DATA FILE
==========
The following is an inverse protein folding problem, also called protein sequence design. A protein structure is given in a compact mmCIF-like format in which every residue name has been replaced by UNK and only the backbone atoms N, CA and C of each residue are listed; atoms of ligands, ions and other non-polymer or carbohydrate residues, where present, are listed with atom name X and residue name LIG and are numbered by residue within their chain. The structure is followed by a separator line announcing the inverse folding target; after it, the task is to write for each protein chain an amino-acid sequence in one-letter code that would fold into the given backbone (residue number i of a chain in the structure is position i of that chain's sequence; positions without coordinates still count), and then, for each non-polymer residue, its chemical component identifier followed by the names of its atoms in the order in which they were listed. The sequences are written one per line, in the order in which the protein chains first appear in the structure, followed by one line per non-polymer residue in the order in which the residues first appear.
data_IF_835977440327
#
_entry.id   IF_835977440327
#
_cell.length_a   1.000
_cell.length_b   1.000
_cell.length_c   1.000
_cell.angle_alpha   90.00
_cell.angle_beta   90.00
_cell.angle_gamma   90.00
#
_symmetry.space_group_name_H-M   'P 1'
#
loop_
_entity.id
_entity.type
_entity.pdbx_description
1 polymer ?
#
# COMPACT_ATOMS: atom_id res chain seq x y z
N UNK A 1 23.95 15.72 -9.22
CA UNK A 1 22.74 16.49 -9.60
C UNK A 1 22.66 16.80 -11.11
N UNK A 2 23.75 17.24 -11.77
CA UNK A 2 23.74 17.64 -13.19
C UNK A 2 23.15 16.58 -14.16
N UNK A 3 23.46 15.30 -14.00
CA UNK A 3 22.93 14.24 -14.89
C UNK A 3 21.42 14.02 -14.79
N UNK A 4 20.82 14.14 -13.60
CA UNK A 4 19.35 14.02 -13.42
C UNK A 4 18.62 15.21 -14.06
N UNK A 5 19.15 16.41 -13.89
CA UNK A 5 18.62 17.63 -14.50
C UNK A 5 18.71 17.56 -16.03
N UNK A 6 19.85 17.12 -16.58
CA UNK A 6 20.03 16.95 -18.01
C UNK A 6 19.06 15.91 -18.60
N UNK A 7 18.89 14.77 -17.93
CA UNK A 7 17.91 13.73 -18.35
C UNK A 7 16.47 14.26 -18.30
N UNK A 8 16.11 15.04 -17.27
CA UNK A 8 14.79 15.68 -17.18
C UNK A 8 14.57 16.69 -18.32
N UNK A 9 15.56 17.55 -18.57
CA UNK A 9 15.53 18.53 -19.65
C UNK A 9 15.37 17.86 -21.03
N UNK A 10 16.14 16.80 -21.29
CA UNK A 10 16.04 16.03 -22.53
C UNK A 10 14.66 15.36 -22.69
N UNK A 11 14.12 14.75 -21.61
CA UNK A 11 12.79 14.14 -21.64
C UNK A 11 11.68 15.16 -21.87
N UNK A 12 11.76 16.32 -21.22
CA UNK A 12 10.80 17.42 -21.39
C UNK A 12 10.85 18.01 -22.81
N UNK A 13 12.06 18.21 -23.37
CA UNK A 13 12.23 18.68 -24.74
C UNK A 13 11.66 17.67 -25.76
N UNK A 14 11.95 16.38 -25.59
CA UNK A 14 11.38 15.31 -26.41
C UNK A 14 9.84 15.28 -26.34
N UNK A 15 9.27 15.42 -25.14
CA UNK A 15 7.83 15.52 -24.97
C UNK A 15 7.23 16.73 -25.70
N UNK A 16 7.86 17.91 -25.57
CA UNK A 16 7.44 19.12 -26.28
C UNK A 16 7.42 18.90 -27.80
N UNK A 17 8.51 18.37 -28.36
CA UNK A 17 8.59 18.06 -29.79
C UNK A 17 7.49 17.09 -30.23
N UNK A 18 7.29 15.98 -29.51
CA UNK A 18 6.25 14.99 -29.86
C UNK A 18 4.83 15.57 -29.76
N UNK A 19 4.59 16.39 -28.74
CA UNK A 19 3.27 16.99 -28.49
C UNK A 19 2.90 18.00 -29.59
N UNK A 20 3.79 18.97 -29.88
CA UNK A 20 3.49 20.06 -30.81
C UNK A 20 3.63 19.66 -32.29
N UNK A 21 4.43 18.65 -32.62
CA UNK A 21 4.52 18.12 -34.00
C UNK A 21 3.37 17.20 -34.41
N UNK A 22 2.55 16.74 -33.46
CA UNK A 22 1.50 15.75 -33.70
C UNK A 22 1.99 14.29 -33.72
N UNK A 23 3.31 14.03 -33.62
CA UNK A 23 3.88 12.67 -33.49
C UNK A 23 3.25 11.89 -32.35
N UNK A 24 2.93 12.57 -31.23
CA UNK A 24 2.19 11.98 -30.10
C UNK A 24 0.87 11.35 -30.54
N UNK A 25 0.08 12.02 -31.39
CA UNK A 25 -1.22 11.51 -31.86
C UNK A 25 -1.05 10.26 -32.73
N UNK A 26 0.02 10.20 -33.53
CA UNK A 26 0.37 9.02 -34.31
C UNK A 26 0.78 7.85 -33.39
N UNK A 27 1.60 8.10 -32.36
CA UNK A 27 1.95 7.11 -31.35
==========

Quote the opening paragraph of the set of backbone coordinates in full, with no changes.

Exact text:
The following is an inverse protein folding problem, also called protein sequence design. A protein structure is given in a compact mmCIF-like format in which every residue name has been replaced by UNK and only the backbone atoms N, CA and C of each residue are listed; atoms of ligands, ions and other non-polymer or carbohydrate residues, where present, are listed with atom name X and residue name LIG and are numbered by residue within their chain. The structure is followed by a separator line announcing the inverse folding target; after it, the task is to write for each protein chain an amino-acid sequence in one-letter code that would fold into the given backbone (residue number i of a chain in the structure is position i of that chain's sequence; positions without coordinates still count), and then, for each non-polymer residue, its chemical component identifier followed by the names of its atoms in the order in which they were listed. The sequences are written one per line, in the order in which the protein chains first appear in the structure, followed by one line per non-polymer residue in the order in which the residues first appear.